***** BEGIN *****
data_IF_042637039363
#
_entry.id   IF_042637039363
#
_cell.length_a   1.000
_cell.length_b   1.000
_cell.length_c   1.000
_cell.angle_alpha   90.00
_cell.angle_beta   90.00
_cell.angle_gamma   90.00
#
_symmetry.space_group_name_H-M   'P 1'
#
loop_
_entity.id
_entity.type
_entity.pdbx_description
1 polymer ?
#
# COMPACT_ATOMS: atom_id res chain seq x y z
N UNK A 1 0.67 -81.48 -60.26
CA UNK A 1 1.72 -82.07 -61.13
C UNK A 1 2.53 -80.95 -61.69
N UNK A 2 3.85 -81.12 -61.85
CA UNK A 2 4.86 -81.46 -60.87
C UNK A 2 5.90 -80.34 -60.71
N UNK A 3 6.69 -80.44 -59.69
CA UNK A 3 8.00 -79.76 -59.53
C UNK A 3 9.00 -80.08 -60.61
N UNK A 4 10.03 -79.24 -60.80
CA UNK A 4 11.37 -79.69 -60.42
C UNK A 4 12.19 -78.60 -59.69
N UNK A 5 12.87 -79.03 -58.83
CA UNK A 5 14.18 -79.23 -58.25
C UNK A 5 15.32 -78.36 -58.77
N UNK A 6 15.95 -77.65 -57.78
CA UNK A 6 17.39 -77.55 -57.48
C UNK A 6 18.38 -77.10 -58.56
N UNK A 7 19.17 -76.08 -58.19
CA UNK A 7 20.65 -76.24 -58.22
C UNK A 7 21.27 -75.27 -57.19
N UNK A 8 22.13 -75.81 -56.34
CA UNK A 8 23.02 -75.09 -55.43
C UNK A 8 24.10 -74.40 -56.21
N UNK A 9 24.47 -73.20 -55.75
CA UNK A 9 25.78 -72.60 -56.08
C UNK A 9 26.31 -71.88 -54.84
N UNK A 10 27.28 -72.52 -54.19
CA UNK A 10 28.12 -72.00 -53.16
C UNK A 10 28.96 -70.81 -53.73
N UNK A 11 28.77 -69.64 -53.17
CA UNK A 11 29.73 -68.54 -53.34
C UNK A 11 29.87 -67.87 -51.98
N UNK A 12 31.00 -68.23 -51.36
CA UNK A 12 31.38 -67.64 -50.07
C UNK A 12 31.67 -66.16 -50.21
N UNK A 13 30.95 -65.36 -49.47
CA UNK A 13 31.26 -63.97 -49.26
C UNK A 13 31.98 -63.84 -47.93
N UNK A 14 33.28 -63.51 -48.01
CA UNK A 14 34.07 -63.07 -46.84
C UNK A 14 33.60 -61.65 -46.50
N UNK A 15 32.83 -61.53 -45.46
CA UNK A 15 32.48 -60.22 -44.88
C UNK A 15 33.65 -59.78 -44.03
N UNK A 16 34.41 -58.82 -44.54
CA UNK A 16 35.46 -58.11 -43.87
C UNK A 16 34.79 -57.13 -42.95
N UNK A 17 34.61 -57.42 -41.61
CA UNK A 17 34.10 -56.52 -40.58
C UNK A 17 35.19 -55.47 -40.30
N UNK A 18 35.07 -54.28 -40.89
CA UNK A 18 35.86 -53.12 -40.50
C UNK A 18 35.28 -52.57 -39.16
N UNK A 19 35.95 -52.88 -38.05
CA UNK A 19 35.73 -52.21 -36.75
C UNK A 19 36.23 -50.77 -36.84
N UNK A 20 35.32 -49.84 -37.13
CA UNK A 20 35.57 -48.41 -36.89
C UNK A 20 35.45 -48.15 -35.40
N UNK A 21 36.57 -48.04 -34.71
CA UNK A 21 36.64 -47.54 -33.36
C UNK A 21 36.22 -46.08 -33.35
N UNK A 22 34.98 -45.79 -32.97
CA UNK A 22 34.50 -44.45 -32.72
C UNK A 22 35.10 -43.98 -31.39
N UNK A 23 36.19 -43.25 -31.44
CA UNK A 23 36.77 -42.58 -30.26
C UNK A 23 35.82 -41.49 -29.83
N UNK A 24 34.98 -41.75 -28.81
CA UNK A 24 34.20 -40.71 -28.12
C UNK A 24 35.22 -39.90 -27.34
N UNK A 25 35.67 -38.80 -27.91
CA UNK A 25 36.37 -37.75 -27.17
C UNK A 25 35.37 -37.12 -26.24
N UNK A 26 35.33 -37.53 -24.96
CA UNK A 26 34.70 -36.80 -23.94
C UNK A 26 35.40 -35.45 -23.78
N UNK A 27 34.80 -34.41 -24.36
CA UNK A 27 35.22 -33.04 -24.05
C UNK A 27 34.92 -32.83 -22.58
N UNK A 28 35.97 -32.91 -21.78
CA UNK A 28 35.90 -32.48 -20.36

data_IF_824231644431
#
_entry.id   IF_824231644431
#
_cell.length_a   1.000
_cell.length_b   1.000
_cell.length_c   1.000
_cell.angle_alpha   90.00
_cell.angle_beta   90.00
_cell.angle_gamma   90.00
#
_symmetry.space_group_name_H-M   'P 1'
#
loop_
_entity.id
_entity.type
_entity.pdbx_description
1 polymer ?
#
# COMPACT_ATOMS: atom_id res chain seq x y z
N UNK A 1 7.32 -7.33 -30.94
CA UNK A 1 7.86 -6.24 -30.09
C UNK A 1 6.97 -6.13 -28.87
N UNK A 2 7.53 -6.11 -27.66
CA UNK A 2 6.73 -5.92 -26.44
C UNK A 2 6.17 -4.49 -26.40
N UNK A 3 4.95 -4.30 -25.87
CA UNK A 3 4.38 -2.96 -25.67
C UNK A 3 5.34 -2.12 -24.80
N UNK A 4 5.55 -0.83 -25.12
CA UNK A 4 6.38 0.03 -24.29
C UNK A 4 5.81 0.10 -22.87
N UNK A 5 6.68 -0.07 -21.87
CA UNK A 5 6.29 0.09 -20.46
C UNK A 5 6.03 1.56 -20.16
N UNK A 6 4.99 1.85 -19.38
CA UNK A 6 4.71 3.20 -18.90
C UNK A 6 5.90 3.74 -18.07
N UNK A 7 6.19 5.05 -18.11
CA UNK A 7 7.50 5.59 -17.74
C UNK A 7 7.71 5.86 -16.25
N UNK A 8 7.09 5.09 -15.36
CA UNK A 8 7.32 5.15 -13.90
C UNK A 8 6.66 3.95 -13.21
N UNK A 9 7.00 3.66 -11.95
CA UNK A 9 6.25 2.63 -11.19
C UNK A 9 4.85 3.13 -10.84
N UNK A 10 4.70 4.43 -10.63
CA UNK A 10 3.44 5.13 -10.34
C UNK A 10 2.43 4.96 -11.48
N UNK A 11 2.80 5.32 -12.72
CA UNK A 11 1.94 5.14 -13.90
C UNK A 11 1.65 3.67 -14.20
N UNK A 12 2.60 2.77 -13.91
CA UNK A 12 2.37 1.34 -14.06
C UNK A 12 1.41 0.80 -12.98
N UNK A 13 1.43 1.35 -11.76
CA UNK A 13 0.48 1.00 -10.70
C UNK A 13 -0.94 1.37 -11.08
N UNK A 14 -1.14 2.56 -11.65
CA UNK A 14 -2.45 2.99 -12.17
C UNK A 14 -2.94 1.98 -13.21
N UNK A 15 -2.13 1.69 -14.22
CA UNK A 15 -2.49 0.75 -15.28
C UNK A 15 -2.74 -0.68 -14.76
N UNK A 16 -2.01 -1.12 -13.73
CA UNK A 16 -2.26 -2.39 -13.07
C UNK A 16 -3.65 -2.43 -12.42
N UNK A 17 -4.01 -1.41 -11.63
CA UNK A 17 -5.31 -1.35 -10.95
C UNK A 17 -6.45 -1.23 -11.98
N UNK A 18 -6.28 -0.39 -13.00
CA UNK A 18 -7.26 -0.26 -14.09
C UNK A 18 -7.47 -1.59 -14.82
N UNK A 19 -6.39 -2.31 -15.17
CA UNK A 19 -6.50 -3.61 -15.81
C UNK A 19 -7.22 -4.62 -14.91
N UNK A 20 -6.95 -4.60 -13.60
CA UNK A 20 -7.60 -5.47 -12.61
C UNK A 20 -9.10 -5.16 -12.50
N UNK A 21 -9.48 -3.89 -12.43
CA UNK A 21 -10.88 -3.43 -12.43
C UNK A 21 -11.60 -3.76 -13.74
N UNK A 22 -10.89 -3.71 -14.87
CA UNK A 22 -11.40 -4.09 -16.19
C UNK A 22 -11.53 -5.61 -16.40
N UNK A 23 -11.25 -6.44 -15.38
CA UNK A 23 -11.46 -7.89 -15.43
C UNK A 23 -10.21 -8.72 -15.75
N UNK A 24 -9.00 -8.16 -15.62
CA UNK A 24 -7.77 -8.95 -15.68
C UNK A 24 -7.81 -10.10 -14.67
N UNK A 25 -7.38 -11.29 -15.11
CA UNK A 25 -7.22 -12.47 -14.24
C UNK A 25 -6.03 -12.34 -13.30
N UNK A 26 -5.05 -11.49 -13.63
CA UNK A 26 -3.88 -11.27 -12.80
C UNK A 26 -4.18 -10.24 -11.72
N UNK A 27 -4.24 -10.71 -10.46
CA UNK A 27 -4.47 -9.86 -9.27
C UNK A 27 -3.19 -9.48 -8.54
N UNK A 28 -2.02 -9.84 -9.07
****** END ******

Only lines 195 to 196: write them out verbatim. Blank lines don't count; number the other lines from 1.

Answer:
C UNK A 24 -7.81 -10.10 -14.67
N UNK A 25 -7.38 -11.29 -15.11